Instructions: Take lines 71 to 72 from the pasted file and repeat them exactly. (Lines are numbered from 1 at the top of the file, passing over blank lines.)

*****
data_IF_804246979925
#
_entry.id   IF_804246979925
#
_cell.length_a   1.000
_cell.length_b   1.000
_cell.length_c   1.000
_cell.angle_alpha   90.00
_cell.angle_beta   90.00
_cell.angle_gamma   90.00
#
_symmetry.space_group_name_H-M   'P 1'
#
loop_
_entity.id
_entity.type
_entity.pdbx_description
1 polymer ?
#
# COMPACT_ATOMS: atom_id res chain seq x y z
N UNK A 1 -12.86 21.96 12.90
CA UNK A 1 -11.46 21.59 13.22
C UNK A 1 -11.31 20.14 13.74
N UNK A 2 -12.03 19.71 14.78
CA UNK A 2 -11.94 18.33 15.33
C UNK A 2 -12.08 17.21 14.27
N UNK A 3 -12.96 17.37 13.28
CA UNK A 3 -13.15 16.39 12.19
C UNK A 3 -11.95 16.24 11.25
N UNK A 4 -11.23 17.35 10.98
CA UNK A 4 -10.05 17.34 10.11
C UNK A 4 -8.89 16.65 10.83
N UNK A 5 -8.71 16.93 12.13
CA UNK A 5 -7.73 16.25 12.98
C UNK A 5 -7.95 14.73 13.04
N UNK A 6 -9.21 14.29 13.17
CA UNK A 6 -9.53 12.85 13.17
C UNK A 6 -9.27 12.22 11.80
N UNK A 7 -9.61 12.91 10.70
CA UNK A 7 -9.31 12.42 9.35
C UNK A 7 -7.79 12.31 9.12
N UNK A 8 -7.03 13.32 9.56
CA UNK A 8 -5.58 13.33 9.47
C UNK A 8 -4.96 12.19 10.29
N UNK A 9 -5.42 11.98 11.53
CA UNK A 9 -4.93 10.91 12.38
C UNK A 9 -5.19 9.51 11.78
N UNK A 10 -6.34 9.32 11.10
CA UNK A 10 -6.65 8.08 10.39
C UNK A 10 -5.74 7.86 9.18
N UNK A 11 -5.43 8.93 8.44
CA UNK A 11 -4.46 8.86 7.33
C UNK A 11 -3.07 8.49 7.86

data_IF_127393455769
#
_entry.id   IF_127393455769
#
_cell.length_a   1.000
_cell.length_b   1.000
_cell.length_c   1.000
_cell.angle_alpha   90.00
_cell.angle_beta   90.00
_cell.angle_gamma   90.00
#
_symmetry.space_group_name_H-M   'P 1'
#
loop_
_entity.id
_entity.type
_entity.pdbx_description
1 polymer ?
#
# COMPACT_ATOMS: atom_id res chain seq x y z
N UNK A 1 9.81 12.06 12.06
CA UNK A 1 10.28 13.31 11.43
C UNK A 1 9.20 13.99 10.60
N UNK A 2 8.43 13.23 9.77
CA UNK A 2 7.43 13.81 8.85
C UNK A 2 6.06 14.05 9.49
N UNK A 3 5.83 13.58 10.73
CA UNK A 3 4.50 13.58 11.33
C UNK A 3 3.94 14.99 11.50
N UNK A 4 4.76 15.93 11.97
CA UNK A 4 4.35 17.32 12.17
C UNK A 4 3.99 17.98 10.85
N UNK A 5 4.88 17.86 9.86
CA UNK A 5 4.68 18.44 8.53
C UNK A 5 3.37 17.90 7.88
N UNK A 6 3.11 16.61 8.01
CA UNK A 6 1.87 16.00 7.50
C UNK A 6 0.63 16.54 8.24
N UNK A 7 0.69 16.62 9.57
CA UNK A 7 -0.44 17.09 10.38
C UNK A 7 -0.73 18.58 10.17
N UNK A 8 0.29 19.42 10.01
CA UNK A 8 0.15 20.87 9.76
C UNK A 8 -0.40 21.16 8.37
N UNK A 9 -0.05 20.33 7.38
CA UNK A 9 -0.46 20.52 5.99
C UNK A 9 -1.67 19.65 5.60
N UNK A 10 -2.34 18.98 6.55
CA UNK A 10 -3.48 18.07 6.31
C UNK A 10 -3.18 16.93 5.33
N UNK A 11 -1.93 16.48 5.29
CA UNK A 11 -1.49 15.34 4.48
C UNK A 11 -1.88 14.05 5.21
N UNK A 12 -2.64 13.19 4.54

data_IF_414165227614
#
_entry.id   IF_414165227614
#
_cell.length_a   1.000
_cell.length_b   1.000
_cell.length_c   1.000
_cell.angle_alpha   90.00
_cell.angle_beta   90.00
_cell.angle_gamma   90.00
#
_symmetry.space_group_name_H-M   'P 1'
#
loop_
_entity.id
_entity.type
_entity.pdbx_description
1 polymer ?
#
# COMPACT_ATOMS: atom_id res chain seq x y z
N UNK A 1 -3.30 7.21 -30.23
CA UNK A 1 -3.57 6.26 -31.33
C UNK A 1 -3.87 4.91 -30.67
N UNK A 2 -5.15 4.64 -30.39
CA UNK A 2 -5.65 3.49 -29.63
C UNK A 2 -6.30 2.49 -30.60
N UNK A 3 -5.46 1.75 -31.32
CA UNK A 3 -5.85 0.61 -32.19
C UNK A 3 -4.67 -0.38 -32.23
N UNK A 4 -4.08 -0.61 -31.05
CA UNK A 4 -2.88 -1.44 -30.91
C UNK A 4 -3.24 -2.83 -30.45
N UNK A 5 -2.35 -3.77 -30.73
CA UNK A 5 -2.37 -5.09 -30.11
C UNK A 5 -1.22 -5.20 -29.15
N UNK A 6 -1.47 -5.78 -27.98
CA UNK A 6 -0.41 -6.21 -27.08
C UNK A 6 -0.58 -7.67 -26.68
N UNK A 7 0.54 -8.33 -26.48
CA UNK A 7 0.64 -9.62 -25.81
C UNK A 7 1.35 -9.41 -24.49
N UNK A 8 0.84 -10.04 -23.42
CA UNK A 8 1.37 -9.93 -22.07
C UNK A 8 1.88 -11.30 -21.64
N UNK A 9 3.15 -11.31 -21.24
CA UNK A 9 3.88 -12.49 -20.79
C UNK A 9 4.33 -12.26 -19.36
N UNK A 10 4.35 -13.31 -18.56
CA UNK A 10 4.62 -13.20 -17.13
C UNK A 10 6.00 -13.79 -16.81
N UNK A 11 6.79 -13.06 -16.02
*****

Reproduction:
1 polymer ?
#